You think of PBS: musty antiques, kiddie shows, Tavis Smiley, an exposé on sperm whales, doo-wop groups on parade and every five years or so, a Ken Burns doc. And the pledge drives. Oh, the pledge drives. It was useful for anybody who wanted to view every nanosecond of the recent political conventions but, on the whole, PBS = Pretty Boring Sh— uh, Stuff.
Paula Kerger thinks of PBS: The best and only logical medium to serve as the "national convener" for our land. A leading-edge, multi-platform source of dynamic content. The interactive electronic village that is filling the role commercial television has abandoned for the new millennium.
That's what you call a difference of perspective. If anybody ought to be warbling the praises of public broadcasting, Paula Kerger should be lead singer: Since 2006, she has been president and CEO of PBS. Although she is a tall woman and came to town dressed in bright yellow, she doesn't appear to be simply parroting Big Bird's obsessive optimism.
In Detroit last week to address the Detroit Economic Club and represent the home office for WTVS-TV (Channel 56), at its big annual fundraiser "PBS Premiere & Awards Night," Kerger's theme song for this visit could have been the 1963 hit from Ruby & the Romantics, "Our Day Will Come." In fact, she contends, it's here. By surviving and persevering, PBS has lasted long enough that the nation's viewing mind-set finally has matched its own longstanding vision.
"We may be living in an Internet age, but television is not going away anytime soon," Kerger says. "So don't believe all the stories you hear about, 'TV is Dead.'" But she maintains that commercial networks, in their relentless quest to hang onto dwindling ratings while slashing operating budgets, have jettisoned their commitment to inform and educate as well as entertain. They have practically no foreign news bureaus. The prime-time documentary is extinct. The August conventions, for all the national zest over Barack and Sarah, barely received one hour a night of live network attention.
But here's good ol' PBS, the network (or programming service, since stations like WTVS are independent operations) your kids grew up watching and that's still ready for them today. Kerger cites a new book by pollster John Zogby, The Way We'll Be, which identifies this generation of late teens and twentysomethings, with no recollection of the Vietnam War, much less World War II, as the "First Globals."
"They see themselves as citizens of the planet, not of any nation in particular," she says. "They've come of age in the Internet era, a virtual world without borders. They're the most tolerant and inclusive generation in American history, and more devoted than any age group to finding common ground on political issues.
"They're engaged in almost continuous conversation: e-mails, text messages, cell phones, instant messaging, chat rooms. Much of it is idle chatter, but it's a form of conditioning with inevitable results. As PBS president, I'm heartened to see this new generation embrace the values and ideals public television has championed for so long."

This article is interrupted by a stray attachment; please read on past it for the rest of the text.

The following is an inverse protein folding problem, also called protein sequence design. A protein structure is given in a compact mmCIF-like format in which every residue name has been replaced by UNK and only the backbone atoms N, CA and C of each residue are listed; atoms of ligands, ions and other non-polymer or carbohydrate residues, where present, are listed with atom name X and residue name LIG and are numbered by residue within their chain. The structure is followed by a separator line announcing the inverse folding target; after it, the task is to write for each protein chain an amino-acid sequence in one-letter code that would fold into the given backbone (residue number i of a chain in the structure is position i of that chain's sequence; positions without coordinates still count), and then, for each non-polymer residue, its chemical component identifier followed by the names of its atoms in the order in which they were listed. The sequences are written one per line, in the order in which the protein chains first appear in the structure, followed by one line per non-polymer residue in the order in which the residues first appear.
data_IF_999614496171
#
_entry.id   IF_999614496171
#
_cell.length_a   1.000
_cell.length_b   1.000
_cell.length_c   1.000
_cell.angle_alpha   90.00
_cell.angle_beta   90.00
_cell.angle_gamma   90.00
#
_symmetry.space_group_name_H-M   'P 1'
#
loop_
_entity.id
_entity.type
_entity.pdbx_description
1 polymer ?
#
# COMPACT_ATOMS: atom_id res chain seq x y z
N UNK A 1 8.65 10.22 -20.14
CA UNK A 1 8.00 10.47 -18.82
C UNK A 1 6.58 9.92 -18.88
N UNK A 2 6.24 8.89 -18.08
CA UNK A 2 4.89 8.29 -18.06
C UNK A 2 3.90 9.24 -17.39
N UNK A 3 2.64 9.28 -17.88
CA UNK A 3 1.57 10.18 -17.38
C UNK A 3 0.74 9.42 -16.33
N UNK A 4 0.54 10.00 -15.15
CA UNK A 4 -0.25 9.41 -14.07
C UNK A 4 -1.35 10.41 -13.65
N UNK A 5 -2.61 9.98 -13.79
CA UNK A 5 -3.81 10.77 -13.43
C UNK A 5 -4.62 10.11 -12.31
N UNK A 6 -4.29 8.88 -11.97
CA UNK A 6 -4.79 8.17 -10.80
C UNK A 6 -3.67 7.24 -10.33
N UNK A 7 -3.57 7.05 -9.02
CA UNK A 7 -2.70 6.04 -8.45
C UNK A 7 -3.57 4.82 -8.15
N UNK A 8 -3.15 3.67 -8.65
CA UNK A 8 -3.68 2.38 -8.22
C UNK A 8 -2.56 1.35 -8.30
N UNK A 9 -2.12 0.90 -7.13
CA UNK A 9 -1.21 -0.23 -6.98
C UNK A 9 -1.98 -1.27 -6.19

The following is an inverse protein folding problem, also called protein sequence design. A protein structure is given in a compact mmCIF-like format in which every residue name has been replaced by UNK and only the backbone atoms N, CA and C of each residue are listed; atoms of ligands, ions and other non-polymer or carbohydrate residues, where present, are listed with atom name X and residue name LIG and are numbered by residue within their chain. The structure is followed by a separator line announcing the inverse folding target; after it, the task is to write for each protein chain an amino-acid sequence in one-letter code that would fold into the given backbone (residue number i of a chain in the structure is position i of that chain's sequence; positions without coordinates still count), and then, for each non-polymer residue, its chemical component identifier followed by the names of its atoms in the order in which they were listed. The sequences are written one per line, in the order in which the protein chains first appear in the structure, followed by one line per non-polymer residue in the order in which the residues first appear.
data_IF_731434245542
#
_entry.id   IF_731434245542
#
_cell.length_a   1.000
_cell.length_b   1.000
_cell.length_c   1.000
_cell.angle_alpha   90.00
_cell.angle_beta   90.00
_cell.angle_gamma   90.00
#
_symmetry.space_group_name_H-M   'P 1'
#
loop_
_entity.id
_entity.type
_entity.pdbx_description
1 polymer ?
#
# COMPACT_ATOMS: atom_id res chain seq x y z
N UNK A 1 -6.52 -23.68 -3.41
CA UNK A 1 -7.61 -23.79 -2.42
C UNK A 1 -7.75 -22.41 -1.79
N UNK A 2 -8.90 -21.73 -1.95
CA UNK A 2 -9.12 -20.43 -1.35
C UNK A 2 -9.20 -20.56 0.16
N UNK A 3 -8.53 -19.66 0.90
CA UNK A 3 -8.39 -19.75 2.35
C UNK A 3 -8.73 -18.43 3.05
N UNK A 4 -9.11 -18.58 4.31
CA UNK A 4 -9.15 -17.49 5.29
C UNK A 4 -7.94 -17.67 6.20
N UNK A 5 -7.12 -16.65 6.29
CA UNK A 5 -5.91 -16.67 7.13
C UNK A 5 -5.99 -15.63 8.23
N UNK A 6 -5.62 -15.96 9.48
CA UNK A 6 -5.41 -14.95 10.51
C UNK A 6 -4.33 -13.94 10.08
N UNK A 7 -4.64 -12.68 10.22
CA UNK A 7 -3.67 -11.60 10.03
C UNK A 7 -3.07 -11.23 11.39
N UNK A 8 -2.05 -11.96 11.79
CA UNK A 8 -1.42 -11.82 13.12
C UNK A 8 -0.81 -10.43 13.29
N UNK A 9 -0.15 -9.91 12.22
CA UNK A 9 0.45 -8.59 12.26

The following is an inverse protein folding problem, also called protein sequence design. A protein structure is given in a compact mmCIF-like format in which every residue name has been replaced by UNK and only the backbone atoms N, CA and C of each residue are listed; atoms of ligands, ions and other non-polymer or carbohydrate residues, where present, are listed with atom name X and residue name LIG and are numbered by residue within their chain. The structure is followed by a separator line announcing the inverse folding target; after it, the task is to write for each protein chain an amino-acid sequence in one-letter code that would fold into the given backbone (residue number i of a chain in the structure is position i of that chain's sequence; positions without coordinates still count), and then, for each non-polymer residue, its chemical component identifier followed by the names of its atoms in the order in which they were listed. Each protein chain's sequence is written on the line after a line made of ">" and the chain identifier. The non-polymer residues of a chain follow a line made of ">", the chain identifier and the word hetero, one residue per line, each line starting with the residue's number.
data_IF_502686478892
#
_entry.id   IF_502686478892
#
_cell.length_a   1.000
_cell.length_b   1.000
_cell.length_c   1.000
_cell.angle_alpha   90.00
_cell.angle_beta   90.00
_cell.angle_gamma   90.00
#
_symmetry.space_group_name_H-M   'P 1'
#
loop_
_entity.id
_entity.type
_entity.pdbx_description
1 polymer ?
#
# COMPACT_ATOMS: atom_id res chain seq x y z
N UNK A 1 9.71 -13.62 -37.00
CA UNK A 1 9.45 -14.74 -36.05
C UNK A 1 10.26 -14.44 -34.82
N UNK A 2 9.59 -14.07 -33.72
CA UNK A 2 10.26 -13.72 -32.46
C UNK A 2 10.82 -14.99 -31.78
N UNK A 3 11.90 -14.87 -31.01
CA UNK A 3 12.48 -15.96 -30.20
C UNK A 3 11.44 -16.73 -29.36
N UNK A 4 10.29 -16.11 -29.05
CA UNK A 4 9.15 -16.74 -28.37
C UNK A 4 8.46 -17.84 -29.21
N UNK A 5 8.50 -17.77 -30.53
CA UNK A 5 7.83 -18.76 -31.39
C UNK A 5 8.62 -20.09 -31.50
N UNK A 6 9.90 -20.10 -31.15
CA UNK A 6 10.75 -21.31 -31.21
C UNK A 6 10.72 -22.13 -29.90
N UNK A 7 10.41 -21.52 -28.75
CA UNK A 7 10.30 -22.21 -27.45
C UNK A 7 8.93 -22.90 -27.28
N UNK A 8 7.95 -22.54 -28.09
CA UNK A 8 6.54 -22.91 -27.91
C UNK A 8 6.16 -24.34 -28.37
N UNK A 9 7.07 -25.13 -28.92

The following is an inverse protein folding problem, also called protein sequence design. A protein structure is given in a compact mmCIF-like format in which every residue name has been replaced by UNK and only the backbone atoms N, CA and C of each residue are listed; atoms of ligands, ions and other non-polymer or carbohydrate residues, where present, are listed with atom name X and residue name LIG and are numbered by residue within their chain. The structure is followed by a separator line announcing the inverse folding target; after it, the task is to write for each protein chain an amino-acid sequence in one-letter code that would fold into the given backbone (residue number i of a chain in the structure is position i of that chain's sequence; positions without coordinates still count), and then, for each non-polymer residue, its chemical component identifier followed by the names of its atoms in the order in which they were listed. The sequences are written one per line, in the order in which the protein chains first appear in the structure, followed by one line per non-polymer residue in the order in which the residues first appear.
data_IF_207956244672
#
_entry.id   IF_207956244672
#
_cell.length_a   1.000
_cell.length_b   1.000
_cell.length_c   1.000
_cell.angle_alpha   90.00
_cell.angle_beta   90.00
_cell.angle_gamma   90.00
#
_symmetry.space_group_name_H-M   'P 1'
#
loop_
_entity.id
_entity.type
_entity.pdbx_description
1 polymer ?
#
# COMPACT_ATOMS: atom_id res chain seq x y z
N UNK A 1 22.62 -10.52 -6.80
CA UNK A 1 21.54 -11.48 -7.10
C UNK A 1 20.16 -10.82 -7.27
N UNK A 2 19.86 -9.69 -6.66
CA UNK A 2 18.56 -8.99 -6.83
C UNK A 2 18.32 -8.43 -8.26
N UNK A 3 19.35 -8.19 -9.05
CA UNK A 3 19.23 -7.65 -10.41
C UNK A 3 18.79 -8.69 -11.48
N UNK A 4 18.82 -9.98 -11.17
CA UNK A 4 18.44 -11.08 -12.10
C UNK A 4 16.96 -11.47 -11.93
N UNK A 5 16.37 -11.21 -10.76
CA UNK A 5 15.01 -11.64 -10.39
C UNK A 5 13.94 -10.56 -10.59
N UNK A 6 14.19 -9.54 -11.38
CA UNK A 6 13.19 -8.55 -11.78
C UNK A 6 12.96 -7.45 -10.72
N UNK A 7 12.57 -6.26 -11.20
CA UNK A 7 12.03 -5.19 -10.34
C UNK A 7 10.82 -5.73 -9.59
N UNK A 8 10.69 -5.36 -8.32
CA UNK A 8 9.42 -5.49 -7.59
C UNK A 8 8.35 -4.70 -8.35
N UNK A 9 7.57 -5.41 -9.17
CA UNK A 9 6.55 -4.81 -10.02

And PBS is out to seize its moment. It is a leading provider of free broadcasts on iTunes. It has forged partnerships with Netflix, Amazon's UnBox, Vuze and BitTorrent. "We're learning there's an enormous appetite for our content online," Kerger says: The recent absorbing and condemnatory Frontline documentary Bush's War received more than 5 million screenings online. PBS.org is one of the top three broadcast sites in the nation, "and for a good part of the summer," she says, "we were No. 1."
Echoing PBS's file-sharing fervor, Channel 56 is producing The Great Debates, a series of political debates between six candidates for the Michigan House of Representatives Sundays from 3 to 4:30 p.m. and, in an unprecedented act of neighborliness, is making the programs available to any broadcast outlet that wishes to air them. "I see a golden age for public television on the horizon," says Kerger, yet the past is still in play, particularly when someone asked which PBS children's character was her personal favorite.
"I do have a partiality to Big Bird because I am tall. Elmo is actually my favorite," she says. "Because he's from my home town of Baltimore. Bet you didn't know that, did you? You thought he grew up on Sesame Street. Well, he did. But he was born in Baltimore."
"Our little network": Forget Oprah's opening, Don Rickles' first-ever Emmy, that insufferable noise from the reality-show co-hosts. Sunday's 60th Emmy Awards ceremony was memorable for its coronation of cable's American Movie Classics — "our little network," as Mad Men series creator Matthew Weiner called it — after capturing Best Drama honors for Weiner's brilliant '60s ad-industry morality play and Best Dramatic Actor for Bryan Cranston in Breaking Bad. HBO spent $100 million on its John Adams miniseries and should have taken home hardware, but AMC? Maybe they should think about abandoning movies altogether.Jim McFarlin is a media critic for Metro Times. Send comments to firstname.lastname@example.org
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